The woman in the orange chair, who rounded the final corner a block from the finish in around eleven hours, waited for the man with the gray hair. She waited for him so they could finish together. So their names would be together on the results page. And finish together they did. Hand in hand, big smiles on both their faces. An experience they own together now, forever. In the final hours and minutes of their lives, when they reflect back on regrets and things they treasure, surely this day will be at the top of both of their lists. "Remember when we finished Ironman together?"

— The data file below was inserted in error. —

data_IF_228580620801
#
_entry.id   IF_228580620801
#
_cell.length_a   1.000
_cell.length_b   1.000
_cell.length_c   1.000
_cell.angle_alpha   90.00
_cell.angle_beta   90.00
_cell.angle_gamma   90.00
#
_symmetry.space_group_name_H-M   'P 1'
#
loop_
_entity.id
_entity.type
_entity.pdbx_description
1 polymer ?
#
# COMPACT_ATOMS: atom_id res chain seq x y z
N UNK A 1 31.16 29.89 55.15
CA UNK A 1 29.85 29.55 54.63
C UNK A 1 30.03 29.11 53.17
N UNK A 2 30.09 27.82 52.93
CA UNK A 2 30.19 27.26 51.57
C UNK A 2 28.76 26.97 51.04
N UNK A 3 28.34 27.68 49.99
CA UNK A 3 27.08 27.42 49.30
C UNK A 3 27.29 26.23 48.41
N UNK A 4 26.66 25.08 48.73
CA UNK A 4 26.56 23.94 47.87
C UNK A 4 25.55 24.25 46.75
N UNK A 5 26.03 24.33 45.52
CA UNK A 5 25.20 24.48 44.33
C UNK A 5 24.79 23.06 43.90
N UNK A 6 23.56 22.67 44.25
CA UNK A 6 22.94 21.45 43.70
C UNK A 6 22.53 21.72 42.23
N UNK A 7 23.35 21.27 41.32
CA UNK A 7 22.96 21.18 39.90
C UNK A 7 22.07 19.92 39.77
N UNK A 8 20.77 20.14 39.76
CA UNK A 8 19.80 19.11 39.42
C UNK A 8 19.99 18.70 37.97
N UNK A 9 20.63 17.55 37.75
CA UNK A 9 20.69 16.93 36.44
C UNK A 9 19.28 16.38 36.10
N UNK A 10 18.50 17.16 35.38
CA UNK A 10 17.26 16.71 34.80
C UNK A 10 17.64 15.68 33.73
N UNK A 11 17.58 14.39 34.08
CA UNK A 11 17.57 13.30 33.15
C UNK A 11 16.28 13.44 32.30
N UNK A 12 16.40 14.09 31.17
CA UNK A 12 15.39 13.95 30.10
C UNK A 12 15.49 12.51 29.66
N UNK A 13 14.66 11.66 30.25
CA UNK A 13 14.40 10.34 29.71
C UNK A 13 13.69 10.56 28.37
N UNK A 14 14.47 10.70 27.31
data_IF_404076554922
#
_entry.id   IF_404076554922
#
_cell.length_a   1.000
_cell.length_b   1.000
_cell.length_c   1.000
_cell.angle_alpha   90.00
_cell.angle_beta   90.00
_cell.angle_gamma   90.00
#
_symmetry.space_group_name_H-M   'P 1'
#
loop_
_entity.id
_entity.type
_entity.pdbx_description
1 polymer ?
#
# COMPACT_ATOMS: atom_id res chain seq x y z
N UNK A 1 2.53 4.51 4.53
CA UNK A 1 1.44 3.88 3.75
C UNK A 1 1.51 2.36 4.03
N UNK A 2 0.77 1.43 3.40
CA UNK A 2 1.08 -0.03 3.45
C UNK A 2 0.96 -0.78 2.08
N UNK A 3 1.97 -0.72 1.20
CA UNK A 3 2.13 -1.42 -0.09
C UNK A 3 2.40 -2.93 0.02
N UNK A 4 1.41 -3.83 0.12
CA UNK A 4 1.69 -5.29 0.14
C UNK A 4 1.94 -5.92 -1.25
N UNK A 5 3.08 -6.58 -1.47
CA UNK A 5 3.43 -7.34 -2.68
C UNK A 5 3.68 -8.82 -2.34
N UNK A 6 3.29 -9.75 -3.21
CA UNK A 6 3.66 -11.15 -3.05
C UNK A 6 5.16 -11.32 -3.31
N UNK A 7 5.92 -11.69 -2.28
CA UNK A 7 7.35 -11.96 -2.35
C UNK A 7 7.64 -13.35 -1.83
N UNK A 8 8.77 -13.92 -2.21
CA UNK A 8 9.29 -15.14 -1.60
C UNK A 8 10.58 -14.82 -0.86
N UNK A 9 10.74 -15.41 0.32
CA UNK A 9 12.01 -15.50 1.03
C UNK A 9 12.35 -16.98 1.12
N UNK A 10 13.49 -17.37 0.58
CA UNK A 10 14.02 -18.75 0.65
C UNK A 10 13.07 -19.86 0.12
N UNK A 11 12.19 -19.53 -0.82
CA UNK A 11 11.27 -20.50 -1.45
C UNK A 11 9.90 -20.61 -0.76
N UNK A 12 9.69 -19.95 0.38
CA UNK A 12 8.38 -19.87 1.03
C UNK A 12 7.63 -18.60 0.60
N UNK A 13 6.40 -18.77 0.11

Training for Ironman is a huge commitment. Like many huge commitments, like going to college, serving in the military, starting a business, buying a house. It is right up there with the biggest commitments you make in life. It's huge. But her commitment to him was greater than her commitment to the clock or the results book or her training. As she demonstrated with her quiet, dignified vigil at the finish, her commitment to him was greater than her commitment to her own ambition.

But the woman in the orange chair knew something not everyone realizes, and for those paying attention, she taught this lesson on that day:

Commitments to people are bigger than commitments to things.

 

© Tom Demerly, Bikesport Inc.